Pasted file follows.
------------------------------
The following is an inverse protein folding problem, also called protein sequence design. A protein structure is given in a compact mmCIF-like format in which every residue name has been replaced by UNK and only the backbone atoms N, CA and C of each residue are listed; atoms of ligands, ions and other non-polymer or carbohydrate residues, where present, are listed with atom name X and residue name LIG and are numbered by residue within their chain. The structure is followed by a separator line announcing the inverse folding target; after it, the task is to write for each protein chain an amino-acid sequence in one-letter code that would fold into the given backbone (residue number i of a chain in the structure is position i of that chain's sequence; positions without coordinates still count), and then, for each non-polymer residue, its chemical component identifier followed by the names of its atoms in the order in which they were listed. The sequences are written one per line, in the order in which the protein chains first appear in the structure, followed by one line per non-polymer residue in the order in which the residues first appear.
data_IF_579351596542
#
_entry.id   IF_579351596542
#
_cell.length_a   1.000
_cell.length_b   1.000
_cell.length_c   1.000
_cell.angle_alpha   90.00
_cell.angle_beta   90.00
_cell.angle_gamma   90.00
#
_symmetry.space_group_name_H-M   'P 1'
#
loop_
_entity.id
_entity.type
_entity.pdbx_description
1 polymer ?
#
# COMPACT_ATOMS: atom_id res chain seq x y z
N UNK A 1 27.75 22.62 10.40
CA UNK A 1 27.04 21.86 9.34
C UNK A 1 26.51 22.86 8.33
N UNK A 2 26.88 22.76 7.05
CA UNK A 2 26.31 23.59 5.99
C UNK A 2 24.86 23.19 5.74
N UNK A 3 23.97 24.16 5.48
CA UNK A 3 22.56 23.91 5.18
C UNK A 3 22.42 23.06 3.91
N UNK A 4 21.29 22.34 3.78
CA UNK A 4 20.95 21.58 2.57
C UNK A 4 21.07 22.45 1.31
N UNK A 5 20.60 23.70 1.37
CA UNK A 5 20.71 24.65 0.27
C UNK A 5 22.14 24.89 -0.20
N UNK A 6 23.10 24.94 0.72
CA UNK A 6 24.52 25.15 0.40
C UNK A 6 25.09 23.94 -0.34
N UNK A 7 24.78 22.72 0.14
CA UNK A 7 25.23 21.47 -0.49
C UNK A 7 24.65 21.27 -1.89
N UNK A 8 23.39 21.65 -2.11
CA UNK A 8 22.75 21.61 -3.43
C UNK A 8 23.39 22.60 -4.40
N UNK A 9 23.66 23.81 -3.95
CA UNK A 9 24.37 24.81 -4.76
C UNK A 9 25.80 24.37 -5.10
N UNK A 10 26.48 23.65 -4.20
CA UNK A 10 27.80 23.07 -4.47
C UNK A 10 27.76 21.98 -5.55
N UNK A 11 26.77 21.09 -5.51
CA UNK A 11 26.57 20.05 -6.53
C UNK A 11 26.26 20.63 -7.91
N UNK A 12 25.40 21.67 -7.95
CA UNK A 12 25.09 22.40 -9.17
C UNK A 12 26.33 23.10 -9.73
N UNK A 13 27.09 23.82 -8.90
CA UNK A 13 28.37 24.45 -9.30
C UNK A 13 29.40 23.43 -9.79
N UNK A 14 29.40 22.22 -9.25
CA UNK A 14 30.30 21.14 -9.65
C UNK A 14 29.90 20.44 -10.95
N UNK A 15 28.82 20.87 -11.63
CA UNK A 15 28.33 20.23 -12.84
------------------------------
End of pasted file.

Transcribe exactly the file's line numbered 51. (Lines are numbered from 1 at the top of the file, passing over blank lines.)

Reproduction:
C UNK A 10 27.76 21.98 -5.55